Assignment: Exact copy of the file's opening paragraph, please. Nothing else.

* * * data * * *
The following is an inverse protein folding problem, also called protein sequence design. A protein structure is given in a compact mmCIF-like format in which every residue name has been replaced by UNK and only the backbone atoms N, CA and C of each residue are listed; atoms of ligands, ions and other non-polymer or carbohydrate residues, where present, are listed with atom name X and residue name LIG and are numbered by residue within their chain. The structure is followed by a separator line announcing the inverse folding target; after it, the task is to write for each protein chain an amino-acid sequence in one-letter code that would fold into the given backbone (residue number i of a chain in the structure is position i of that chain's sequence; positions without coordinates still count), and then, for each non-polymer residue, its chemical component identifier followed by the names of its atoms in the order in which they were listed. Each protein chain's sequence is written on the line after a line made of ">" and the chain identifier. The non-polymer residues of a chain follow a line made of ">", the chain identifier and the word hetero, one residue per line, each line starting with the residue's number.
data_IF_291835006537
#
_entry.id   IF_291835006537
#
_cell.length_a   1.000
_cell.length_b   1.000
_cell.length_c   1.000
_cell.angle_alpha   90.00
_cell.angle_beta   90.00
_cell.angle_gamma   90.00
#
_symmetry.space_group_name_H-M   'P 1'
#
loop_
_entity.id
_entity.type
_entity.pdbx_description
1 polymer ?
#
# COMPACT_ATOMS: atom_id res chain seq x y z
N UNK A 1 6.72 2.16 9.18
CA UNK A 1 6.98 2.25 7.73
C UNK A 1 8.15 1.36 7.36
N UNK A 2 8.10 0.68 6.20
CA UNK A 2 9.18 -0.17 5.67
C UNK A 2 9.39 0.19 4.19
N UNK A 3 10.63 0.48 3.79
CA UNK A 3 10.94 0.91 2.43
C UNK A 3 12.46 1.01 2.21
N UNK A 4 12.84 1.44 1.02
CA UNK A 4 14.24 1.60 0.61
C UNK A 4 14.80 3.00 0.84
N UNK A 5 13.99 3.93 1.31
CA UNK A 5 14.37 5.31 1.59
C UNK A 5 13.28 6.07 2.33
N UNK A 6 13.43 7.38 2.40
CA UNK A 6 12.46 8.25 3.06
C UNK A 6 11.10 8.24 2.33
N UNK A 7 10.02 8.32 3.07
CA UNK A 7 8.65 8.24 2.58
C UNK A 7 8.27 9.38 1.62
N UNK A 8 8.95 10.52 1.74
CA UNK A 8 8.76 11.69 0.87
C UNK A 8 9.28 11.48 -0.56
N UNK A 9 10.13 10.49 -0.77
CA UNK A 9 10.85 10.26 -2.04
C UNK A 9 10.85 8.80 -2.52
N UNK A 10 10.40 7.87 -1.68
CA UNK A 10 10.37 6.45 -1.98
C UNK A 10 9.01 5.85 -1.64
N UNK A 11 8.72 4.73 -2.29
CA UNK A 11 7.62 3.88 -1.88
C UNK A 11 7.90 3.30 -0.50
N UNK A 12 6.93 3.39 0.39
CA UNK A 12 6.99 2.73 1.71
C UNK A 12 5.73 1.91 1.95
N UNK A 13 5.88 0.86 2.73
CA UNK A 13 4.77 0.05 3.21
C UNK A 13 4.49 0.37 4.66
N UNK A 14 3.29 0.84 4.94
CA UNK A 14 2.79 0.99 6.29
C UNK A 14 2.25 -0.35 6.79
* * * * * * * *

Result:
The following is an inverse protein folding problem, also called protein sequence design. A protein structure is given in a compact mmCIF-like format in which every residue name has been replaced by UNK and only the backbone atoms N, CA and C of each residue are listed; atoms of ligands, ions and other non-polymer or carbohydrate residues, where present, are listed with atom name X and residue name LIG and are numbered by residue within their chain. The structure is followed by a separator line announcing the inverse folding target; after it, the task is to write for each protein chain an amino-acid sequence in one-letter code that would fold into the given backbone (residue number i of a chain in the structure is position i of that chain's sequence; positions without coordinates still count), and then, for each non-polymer residue, its chemical component identifier followed by the names of its atoms in the order in which they were listed. Each protein chain's sequence is written on the line after a line made of ">" and the chain identifier. The non-polymer residues of a chain follow a line made of ">", the chain identifier and the word hetero, one residue per line, each line starting with the residue's number.